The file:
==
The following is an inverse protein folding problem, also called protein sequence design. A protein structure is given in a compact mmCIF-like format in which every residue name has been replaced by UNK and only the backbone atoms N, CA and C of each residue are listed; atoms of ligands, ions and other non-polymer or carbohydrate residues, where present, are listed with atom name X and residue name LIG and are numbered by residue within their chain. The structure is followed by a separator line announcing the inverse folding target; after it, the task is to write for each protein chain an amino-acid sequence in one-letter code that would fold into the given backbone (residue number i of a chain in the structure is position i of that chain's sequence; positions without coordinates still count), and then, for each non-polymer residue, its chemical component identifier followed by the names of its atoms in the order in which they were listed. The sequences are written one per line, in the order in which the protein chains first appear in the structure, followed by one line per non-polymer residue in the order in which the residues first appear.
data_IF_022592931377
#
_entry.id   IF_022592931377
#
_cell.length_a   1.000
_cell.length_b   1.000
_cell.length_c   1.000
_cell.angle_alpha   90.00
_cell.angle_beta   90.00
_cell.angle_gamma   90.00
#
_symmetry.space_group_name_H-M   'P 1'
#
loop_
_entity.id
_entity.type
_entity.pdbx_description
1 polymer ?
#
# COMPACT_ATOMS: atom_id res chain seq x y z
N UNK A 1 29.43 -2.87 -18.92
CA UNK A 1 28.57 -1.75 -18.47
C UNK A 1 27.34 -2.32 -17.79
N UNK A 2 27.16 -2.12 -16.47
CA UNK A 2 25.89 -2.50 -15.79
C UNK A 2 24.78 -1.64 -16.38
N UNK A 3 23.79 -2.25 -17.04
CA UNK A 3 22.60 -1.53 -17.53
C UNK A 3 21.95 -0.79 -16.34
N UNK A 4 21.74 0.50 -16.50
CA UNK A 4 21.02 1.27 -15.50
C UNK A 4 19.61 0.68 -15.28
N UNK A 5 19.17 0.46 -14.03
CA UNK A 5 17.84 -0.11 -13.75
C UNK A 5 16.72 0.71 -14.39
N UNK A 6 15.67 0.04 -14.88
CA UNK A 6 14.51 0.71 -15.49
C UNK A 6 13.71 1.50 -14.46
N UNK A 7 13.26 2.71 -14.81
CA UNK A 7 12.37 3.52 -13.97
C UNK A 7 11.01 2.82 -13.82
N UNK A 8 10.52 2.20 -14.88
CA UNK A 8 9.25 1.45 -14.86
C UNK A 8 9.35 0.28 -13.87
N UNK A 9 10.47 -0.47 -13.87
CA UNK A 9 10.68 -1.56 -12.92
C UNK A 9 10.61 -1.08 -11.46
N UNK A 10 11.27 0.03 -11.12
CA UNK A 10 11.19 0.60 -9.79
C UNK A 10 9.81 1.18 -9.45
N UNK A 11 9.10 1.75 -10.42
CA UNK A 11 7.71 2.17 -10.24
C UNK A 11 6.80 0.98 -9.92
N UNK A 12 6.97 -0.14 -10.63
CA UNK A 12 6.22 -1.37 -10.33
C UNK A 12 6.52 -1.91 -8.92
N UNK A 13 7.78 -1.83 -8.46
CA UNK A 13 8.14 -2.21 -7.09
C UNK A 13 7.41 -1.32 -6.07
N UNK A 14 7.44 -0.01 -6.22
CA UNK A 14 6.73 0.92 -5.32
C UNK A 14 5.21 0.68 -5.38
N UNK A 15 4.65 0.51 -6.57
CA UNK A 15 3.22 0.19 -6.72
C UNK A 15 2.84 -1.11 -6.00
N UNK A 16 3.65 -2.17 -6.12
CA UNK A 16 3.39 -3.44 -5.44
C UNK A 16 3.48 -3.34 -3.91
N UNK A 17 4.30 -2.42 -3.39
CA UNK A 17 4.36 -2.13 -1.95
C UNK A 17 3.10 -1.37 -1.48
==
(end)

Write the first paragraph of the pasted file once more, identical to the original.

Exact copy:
The following is an inverse protein folding problem, also called protein sequence design. A protein structure is given in a compact mmCIF-like format in which every residue name has been replaced by UNK and only the backbone atoms N, CA and C of each residue are listed; atoms of ligands, ions and other non-polymer or carbohydrate residues, where present, are listed with atom name X and residue name LIG and are numbered by residue within their chain. The structure is followed by a separator line announcing the inverse folding target; after it, the task is to write for each protein chain an amino-acid sequence in one-letter code that would fold into the given backbone (residue number i of a chain in the structure is position i of that chain's sequence; positions without coordinates still count), and then, for each non-polymer residue, its chemical component identifier followed by the names of its atoms in the order in which they were listed. The sequences are written one per line, in the order in which the protein chains first appear in the structure, followed by one line per non-polymer residue in the order in which the residues first appear.